Romans complain insistently about the buses. They are late, they are crowded, they are unreliable. For a New Yorker, the biggest lesson to learn was that Roman buses don’t stop at every other corner; rather, they can take you half a mile past your destination should you inadvertently miss your stop. But because our apartment is northeast of centro and a solid ten-minute walk from Metro stations in either direction, we have basically lived our Roman lives on buses. I take some pride in having mastered the system.
In many ways, it is a very efficient system. Each stop is clearly marked; the signs provide lists of all the buses that stop there and, miraculously, lists of every stop each bus makes. You can quickly and easily determine whether any given bus will take you where you want to go, and what the two or three stops before yours are, so you can be on the alert. The posture of choice at bus stops is looking up, neck craned, reading the route signs.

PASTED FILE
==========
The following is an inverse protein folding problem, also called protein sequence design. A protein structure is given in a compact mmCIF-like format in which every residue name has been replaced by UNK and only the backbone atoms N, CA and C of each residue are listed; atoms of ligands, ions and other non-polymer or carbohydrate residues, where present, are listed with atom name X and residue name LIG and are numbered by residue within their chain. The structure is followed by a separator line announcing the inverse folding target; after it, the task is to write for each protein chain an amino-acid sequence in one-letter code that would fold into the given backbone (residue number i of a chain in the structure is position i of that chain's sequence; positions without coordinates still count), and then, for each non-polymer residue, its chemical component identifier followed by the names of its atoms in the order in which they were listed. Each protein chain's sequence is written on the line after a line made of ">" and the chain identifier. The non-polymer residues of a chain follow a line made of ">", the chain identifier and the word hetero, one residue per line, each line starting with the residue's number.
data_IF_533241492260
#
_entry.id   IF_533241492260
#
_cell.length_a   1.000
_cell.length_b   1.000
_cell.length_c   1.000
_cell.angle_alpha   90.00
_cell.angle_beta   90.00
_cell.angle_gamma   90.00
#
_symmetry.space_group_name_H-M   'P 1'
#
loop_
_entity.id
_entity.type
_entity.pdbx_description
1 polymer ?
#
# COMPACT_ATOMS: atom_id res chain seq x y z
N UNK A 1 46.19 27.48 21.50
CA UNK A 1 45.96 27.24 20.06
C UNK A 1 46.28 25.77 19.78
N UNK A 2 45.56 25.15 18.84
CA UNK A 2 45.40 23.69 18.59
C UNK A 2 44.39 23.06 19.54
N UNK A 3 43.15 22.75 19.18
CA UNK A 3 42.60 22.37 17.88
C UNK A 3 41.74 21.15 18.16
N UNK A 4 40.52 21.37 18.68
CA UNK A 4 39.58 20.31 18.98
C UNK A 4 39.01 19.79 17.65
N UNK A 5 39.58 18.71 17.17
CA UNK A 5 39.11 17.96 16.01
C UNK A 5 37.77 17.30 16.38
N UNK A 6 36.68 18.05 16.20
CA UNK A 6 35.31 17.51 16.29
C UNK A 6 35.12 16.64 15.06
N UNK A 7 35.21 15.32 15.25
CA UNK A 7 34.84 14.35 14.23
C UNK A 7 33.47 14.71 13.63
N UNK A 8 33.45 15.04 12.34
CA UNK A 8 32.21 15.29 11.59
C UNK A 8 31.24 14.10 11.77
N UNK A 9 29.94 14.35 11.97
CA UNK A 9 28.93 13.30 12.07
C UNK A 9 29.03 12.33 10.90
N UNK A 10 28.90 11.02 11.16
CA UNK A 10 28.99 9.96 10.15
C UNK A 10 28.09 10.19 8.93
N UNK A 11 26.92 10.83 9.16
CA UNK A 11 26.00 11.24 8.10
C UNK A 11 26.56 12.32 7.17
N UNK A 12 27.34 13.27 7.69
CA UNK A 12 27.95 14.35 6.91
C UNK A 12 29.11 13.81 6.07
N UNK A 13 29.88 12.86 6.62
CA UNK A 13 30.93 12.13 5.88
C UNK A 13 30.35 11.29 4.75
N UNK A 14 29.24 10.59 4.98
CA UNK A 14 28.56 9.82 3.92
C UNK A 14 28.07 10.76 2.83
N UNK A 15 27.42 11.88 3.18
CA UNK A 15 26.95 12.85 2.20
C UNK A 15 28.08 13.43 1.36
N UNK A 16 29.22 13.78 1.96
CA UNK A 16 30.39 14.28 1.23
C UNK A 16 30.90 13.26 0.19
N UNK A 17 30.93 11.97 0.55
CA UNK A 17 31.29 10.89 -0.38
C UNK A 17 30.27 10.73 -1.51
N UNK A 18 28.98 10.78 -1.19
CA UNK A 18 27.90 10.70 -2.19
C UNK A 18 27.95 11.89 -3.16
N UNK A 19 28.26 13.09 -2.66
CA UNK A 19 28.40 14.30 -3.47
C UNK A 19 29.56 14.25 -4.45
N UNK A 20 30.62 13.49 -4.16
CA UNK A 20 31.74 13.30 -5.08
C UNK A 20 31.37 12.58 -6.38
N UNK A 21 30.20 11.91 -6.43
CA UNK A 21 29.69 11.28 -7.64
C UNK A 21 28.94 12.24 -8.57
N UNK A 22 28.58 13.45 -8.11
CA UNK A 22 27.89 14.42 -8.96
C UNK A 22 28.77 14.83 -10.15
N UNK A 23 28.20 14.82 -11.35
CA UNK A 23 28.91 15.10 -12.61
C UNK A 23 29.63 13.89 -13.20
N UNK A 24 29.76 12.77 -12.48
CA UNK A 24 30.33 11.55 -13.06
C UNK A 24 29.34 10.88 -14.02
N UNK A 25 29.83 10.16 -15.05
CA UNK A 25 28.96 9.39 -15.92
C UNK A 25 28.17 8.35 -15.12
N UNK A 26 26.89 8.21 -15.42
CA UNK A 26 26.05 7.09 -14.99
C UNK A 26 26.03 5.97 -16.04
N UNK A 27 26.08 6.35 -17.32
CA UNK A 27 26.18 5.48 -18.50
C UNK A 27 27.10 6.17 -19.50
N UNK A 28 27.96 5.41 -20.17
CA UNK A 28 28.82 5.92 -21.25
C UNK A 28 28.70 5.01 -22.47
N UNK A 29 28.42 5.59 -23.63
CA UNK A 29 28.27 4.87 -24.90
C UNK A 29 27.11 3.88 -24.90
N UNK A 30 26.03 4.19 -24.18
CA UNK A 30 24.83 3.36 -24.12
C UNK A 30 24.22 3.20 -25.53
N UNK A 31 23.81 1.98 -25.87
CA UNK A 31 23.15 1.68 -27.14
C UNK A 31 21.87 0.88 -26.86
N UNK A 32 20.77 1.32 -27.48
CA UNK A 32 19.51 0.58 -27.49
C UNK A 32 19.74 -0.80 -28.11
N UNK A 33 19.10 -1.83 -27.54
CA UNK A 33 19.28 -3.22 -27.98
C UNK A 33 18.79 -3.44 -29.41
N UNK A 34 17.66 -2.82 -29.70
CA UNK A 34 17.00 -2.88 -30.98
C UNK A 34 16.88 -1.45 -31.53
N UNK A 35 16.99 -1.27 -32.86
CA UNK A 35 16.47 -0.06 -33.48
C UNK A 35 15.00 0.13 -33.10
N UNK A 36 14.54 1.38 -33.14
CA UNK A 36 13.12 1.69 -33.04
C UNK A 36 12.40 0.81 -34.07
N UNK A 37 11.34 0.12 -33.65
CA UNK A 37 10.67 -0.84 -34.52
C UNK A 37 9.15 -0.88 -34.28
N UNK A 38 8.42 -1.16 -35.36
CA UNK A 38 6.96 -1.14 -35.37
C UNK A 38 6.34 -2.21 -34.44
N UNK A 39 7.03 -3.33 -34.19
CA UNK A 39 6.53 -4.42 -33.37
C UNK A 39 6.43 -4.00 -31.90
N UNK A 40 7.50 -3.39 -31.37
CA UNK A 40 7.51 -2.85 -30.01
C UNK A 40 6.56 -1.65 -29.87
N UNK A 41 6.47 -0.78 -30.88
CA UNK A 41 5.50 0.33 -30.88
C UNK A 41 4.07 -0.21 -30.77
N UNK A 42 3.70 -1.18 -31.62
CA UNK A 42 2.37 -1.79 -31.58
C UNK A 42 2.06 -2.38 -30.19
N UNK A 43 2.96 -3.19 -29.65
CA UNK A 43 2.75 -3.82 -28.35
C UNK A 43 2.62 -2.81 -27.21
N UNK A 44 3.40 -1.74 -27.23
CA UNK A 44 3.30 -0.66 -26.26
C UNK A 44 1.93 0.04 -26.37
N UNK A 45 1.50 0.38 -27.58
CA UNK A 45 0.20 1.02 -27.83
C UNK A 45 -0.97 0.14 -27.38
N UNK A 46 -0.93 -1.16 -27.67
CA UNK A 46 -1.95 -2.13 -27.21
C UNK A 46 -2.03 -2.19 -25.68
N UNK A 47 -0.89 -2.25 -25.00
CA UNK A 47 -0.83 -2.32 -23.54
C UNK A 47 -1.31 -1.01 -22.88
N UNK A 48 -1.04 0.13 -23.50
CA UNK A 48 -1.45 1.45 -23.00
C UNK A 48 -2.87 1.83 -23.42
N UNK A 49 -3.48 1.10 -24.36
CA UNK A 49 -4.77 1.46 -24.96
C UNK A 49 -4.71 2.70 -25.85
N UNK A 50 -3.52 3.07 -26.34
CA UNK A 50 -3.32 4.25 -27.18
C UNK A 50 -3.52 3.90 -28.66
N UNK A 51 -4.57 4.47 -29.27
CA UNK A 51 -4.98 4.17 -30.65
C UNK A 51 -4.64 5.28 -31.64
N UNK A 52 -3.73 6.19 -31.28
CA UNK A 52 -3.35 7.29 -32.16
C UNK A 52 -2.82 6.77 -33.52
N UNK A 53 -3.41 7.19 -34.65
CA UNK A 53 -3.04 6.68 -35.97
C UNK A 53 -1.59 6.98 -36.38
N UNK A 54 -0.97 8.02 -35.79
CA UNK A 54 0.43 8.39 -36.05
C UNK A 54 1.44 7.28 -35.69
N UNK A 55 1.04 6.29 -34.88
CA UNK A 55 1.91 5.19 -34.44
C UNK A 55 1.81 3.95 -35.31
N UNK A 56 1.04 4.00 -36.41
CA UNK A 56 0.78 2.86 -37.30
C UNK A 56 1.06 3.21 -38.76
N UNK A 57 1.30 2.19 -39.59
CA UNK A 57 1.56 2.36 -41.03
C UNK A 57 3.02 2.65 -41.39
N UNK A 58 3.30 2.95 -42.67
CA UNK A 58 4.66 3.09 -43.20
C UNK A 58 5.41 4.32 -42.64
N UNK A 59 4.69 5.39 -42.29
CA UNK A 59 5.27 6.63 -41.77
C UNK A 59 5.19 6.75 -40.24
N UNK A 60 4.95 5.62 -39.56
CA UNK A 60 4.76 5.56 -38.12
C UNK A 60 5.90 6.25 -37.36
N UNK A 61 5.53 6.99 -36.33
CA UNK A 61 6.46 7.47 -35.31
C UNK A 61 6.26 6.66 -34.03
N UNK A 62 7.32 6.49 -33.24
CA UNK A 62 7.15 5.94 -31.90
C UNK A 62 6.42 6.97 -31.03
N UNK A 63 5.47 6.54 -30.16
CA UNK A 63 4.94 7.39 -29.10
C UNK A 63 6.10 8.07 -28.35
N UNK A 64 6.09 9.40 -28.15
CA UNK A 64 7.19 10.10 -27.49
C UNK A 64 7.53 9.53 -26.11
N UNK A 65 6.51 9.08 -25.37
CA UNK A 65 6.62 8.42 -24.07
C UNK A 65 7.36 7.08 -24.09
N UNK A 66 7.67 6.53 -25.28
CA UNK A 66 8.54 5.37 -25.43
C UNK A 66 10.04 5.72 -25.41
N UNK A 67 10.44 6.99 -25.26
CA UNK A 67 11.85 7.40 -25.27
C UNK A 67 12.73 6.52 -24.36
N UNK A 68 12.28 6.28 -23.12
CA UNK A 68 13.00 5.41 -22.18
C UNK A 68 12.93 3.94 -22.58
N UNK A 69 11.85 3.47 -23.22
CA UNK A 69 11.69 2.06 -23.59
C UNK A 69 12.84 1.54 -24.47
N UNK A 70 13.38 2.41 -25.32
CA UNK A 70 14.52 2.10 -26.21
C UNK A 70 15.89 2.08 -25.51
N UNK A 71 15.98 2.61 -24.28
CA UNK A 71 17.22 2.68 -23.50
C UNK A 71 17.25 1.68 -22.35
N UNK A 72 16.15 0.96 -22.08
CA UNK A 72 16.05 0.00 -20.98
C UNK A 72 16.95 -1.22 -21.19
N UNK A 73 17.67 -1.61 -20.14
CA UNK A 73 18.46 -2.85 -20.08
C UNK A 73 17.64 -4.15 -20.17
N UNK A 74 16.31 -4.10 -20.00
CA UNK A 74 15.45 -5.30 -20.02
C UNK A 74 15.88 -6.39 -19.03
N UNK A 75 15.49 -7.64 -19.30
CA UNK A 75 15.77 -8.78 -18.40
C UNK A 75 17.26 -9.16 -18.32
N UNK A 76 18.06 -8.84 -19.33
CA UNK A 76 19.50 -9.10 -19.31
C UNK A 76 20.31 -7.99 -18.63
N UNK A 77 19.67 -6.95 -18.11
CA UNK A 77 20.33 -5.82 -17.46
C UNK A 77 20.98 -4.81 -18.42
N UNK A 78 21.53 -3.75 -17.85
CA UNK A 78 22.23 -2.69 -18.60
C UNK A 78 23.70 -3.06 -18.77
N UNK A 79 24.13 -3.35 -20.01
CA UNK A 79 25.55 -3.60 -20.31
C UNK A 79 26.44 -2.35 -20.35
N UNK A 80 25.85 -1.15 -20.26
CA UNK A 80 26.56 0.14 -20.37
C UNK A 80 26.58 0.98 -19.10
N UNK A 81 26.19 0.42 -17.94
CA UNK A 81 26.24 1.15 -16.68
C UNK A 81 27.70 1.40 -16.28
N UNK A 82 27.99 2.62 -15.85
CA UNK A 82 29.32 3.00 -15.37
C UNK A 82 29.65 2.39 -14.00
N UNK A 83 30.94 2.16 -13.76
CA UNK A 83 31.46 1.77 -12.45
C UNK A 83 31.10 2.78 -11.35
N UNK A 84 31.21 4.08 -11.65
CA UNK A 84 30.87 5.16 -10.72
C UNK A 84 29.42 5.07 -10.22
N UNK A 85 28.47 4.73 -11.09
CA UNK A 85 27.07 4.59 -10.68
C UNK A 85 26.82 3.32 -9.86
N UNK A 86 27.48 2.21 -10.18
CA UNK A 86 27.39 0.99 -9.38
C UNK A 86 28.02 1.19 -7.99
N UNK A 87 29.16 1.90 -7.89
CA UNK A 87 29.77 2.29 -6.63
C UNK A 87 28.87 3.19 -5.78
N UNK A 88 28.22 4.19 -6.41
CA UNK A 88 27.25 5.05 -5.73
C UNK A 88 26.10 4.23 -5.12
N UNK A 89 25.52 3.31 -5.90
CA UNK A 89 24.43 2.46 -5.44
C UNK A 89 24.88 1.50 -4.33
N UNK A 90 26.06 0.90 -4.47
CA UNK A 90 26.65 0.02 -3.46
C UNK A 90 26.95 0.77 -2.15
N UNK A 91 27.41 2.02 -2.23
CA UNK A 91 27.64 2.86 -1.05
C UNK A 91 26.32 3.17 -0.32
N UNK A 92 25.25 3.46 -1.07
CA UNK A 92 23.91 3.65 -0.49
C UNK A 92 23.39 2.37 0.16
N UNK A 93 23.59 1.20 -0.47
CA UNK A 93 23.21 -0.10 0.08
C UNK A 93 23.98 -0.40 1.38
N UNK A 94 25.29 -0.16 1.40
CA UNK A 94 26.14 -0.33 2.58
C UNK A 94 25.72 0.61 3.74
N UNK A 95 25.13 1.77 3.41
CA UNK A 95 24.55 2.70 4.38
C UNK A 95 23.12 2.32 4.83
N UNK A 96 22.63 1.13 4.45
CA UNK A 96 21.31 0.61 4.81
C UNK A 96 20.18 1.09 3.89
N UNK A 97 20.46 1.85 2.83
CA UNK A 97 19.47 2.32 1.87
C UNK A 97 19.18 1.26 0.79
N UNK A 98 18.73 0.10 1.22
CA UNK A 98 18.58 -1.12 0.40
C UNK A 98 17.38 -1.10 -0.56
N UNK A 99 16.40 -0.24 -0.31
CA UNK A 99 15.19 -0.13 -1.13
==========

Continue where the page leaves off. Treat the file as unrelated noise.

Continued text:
The buses (and trams–huge, glorious vehicles) pretty much blanket the city. They will get your anywhere you want to go. The online site for ATAC, Rome’s transportation agency, helps you plan routes efficiently, and even Google Maps will tell you which bus you need and where you have to change. Buses can be crowded, especially in morning and evening rush hours, but seats open up regularly, and to me, riding a crowded bus and watching the city go by is always preferable to riding a crowded Metro underground.